It’s tough being a publisher. Challenges around quality, transparency, and monetisation, to name but a few, mean that publishers have a lot to deal with. ExchangeWire speaks with Pressian Karakostov, CEO, PubGalaxy about some of these challenges, and how the industry is working to overcome them.
ExchangeWire: PubGalaxy started life as a publisher before creating its own solution, which puts you in the unique position of seeing the industry from both sides. How does this enhance your offering?
Pressian Karakostov: PubGalaxy holds a fortunate position because, while we are a publisher, we also offer a publisher monetisation solution, meaning that we can empathise with industry peers on both sides of the publishing fence. PubGalaxy is unique in that we really feel publishers’ pain points and developed our platform as a means of solving these.
The last few years have brought an increase in the number of smaller independent publishers. The major struggle these publishers face is finding the time and resources to generate great content while effectively monetising. Development of high-quality content drives site traffic; but it is futile without the appropriate monetisation solutions in place. Equally, there is no bottom line in having a great monetisation strategy if nobody is visiting the site.
What are the biggest challenges currently facing publishers, and how is PubGalaxy helping to solve these?
Without the luxury of ample staff resources to resolve issues, it is difficult for independent publishers to focus efforts on both content and monetisation. PubGalaxy’s offering takes control of monetisation for publishers – handling all the complexities that come with maximising yield, such as utilising new technologies and attracting the best mix of advertising demand. Our aim is to free up publishers’ time to work on what they do best, producing great content.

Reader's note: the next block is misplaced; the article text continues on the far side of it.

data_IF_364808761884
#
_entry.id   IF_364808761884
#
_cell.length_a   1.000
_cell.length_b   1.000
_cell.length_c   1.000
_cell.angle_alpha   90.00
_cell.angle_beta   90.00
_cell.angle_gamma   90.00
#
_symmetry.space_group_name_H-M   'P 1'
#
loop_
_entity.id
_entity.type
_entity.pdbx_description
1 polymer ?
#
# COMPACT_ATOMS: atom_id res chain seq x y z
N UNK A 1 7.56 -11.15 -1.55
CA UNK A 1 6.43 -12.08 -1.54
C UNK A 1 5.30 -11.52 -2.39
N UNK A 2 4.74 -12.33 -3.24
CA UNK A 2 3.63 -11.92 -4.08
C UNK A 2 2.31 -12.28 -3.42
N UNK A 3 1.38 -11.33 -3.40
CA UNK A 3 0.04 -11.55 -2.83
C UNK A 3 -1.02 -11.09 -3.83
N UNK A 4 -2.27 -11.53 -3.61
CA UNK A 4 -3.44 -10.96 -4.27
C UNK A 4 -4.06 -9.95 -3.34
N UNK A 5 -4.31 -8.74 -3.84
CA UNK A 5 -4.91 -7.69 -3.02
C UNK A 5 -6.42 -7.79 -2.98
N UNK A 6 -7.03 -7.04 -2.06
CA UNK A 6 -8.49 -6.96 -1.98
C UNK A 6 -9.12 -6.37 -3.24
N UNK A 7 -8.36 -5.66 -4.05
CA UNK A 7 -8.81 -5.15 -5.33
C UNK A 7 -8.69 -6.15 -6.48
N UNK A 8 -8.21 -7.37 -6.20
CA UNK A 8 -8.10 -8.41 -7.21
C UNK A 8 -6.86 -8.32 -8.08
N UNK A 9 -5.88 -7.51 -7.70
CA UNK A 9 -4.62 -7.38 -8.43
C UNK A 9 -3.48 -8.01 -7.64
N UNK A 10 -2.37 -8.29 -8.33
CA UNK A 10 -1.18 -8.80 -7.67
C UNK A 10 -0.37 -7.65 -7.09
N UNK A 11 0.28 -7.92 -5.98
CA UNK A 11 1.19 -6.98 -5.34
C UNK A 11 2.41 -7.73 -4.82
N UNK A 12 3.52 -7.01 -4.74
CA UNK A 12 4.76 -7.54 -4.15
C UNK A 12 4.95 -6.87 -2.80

Monetisation issues aside, we operate in a complex, fragmented, and rapidly changing ecosystem; it is an on-going challenge to keep up with the increasing complexity of the industry. Given the recent implementation of the EU’s General Data Protection Regulation (GDPR), not only are publishers navigating a new data landscape – to remain compliant and avoid penal fines – but still managing the challenges presented by other issues, including ad blocking and header bidding, all without compromising customer experience.
We draw on almost 20 years of practical knowledge in digital publishing and advertising to provide online publishers with the ultimate strategy to navigate obstacles, as well as offering support in execution of that strategy.
Facebook has made a lot of changes to its news feed recently – what impact has this had on publishers?
There has been uproar in the media regarding Facebook’s decision to award higher priority to personal over sponsored content. While most argue this is detrimental to advertisers and publishers, I believe it presents a positive opportunity for the industry.
The fewer advertisements featuring on users’ news feeds, the more relevant and engaging adverts need to be to gain traction. Essentially, this move is going to force companies to produce less content and focus on ad quality. This might end in a positive result for publishers. While there may be less inventory being purchased, rates are likely to increase in line with supply and demand.
At PubGalaxy, we are not intimidated by Facebook’s dominance in the marketplace, though it is difficult to predict how its continuing and increasing monopoly will impact publishers. An immediate effect we expect to see is the polarisation of Facebook’s user base, which will create a ripple effect in the industry.